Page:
It was somewhere around Labor Day, 2017 when I spied a post on the BCAS FB about a little dog that had to be taken in because of the owner’s unfortunate life circumstances. A little chihuahua that wouldn’t come out of her crate despite Debbie’s attempts. I was working from home and dreading the cooler months. I needed a project and my dogs were great socializers. I reached out to Debbie as a foster and picked her up on my way home from camping at Mesa Verde. (I renamed her Sazi Ana in honor of the ruins).
She was a hot mess, unsocialized, obese, and dirty because no one could pick her up. No teeth, but she didn’t let that stop her from putting the fear of God into everyone. She bonded with me instantly, but not with my other dogs. I would just fix her up for Senior Whiskers and be done.
As weeks passed, she ate her veggies and walked with us each evening. The bonds started to form. Socialization-wise, she was still a reactive nipper, likely making her unadoptable. But, Sazi looked so happy and healthy, finally! My heart grew and I took her in, telling myself, “how much trouble can 7 pounds be, anyway?”
It was only a couple months later that she was first diagnosed with intervertebral disc disease (IVDD). 5k for surgery??? I just couldn’t do it, so was offered euthanasia or told I could try to treat her with decreased activity. I’m a nurse-midwife, so read up on IVDD conservative (crate rest) therapy. I could do this!
She recovered but sometimes got back pain because she liked to sneak around to get food in places that she wasn’t supposed to go. I have more baby gates than a nursery, now!
About a year later, she was having some mild back issues so I put her in a carrier for a walk. I was getting her out, and she somehow slipped out of my hands and fell head-first onto my concrete porch. I thought that was it, she needed to be euthanized. But, she woke up seconds later growling at me. To my horror, she was fully paralyzed from the waist down. But, we had been through this before! So, back to another 8 weeks of crate rest. By now, I am gathering enough IVDD dog recovery equipment to run a store.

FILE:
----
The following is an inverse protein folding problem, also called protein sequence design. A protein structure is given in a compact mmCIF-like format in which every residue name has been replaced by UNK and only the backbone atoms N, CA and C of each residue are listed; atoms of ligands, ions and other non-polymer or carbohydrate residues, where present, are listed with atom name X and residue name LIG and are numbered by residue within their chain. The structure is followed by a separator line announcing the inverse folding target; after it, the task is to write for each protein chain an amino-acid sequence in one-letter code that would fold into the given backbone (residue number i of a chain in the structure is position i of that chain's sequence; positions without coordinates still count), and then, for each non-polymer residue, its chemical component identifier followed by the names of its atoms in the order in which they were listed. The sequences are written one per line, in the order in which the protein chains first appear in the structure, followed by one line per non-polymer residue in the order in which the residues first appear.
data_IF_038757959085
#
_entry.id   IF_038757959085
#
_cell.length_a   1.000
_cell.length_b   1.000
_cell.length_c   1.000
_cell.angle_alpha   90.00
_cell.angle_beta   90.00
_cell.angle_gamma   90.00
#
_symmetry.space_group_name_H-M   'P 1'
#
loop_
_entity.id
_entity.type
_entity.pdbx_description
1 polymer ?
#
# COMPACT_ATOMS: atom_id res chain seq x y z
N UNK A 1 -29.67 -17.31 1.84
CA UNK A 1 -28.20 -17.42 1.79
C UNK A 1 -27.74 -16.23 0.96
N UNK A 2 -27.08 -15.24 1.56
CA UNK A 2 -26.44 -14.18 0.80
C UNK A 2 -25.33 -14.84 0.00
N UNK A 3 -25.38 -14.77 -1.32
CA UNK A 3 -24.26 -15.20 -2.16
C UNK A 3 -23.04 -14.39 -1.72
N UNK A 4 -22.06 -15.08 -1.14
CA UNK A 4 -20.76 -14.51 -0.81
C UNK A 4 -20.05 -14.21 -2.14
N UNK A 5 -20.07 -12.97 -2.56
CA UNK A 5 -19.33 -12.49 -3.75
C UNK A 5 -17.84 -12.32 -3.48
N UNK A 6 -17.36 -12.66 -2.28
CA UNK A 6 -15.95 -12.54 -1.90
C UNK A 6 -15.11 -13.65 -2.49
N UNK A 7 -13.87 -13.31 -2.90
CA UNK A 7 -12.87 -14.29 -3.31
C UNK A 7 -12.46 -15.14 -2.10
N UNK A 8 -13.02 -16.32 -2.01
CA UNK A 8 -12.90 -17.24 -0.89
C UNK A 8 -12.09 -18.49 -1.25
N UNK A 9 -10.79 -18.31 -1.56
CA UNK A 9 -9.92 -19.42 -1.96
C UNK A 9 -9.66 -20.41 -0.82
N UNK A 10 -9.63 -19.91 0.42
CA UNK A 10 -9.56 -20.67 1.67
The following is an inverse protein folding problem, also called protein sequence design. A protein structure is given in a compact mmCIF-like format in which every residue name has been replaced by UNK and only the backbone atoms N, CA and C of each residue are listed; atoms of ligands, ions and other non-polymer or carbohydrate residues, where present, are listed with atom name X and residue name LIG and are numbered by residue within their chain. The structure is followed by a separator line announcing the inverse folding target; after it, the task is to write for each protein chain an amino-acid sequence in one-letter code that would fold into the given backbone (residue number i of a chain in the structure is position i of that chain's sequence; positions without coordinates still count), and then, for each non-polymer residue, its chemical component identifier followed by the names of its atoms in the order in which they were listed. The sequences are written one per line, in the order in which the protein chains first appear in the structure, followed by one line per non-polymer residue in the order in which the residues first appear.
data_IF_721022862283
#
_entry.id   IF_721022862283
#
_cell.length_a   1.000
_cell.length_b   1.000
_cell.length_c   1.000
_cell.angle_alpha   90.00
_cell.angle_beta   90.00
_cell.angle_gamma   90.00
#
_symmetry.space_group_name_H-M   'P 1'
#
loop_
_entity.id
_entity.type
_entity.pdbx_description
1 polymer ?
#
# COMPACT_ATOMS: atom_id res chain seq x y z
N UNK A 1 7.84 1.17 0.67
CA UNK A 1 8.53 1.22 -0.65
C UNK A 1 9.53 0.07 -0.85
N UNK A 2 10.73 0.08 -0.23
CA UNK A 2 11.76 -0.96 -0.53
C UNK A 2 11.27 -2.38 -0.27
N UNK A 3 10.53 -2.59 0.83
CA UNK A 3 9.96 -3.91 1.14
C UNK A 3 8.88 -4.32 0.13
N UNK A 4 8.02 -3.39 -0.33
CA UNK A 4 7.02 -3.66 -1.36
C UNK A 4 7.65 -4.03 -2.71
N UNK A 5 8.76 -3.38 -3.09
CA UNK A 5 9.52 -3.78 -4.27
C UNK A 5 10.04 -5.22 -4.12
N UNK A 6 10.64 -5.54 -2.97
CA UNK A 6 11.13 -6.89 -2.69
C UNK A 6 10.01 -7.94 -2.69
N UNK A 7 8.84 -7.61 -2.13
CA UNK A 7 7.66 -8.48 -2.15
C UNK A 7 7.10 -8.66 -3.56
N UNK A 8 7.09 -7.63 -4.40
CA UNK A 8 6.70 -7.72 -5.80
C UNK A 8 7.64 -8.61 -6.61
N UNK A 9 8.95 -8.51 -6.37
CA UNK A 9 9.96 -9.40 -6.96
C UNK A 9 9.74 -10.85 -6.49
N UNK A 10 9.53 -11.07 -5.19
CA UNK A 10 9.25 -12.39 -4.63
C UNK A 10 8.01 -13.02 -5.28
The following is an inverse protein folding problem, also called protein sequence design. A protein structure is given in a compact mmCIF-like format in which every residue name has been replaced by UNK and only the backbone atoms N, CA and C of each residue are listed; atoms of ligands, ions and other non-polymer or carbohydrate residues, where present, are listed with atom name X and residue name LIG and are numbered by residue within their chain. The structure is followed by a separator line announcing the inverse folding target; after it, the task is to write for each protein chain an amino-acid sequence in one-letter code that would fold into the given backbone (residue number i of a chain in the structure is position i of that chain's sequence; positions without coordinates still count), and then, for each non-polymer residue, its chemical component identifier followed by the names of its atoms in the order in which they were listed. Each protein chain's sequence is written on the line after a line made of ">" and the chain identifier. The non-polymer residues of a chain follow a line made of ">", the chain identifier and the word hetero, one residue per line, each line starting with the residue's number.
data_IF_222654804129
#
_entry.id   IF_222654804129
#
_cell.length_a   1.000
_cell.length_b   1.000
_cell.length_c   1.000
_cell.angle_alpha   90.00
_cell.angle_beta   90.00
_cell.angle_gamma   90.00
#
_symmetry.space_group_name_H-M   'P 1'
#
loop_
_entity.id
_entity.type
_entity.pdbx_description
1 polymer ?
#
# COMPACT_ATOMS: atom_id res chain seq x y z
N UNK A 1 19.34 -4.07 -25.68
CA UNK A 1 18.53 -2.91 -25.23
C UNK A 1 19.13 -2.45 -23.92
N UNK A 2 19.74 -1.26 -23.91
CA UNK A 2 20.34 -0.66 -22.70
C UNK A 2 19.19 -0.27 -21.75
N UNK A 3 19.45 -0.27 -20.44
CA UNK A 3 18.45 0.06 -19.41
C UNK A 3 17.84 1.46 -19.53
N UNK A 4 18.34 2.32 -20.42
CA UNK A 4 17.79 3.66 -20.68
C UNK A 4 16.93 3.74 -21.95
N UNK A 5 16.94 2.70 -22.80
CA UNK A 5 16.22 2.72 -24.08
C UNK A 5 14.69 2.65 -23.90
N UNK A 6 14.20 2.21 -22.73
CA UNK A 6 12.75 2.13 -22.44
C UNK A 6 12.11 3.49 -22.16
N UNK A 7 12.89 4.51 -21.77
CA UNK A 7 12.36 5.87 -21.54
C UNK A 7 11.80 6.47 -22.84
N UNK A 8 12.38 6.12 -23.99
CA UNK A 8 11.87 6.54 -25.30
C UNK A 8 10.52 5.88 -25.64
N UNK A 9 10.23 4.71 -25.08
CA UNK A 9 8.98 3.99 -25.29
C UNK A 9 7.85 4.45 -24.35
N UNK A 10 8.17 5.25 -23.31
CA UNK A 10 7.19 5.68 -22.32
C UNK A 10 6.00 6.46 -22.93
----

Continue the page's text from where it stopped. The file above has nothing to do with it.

We camped all season with her in a crate and she gradually found her legs and was running again by fall.
That’s when she somehow snuck past me, out of the yard, and got hit by a car. Everyone thought that was the end. I was offered euthanasia but she was totally unconscious so I talked to the vet about watching her from home. I put her back in her IVDD crate and tried to go about my day while she died in her sleep. Except, she didn’t die. She woke up hungry. Sazi was very sore for a few weeks and hurt another disc, but the crate rest worked, again.
It was winter by the time she got out of the crate, and her little muscles weren’t getting enough exercise. So, my COVID project was to buy her wheels and teach her to use them. It took a few tons of treats, but she did it. Soon she was strong enough not to need the wheels, except in the spring. It was the best feeling on earth to help her to learn to walk and run, again.
She followed me everywhere, every day, after I retired from nursing and started an in-home business last year. Sazi didn’t have another disc problem until last month, but she did lose a bunch of body mass and her sense on balance by early winter last year. I got her grippy socks. But I worried about her and joined a hiking challenge group as motivation to keep everyone moving.
Winter was long and cold, and in early February she had a couple minor accidents that caused a disc injury. I knew the routine. I dug her equipment out of the garage and got her vet care. She could still walk the first couple of days, and that was encouraging even though I didn’t let her out of her crate.
She spent the next 3 weeks getting a bit stronger, working her snuffle mat and taking steps in her crate. But then, out of nowhere, she hurt a disc during a routine diaper change. That had never happened before. I was in tears but we reset the clock and started over.
Unfortunately, she started getting reinjured by seemingly nothing from there on. She still had such spirit, though. Barking happily and chortling for treats a lot. I didn’t give up, I hired a rehab vet. Unfortunately, the vet could see that Sazi’s spine was degenerating and she was losing her front legs now, too. I didn’t believe it at first, but I did the next day when she was too wobbly to stand at her food dish. I made one of the most painful decisions of my life and let her run to the Rainbow Bridge this morning. Run, Sazi, run.
So often people think IVDD is incompatible with quality of life. Well let me tell you something, in our 5.5 years together, Sazi hiked at around 30 National Parks, a few dozen State Parks, and numerous tourists sites across the southwest. She slept in tents and hotels with her canine siblings. More tourists asked to take her photo than I can count.